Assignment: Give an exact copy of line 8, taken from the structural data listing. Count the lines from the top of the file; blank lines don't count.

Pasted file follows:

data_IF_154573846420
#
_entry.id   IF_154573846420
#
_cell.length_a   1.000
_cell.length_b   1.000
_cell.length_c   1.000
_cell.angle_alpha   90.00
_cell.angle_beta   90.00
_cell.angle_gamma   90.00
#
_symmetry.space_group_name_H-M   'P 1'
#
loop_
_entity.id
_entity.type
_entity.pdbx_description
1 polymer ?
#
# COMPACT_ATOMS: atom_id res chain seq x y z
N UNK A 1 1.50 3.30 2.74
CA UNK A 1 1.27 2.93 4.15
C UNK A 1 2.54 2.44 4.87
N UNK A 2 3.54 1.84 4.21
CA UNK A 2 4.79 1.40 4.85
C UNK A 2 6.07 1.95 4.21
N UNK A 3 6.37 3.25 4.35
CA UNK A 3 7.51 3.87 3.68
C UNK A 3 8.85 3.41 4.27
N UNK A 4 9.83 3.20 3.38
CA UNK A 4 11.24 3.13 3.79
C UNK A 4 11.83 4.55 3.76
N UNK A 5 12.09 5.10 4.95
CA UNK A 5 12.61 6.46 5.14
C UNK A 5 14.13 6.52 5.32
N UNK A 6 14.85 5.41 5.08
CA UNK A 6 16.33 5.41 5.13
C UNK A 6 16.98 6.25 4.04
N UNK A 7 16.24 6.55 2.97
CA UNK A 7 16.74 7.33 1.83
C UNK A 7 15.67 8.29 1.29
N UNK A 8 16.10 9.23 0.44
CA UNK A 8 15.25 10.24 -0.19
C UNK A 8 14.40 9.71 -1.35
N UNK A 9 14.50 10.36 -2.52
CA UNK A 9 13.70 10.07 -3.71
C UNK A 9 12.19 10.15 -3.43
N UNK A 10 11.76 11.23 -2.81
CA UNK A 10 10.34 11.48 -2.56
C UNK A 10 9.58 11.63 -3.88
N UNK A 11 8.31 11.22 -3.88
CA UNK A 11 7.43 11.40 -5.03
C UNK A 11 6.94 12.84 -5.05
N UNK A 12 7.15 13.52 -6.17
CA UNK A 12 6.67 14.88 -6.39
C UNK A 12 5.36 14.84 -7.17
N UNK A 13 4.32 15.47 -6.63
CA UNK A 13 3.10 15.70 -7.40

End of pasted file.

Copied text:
_cell.angle_alpha   90.00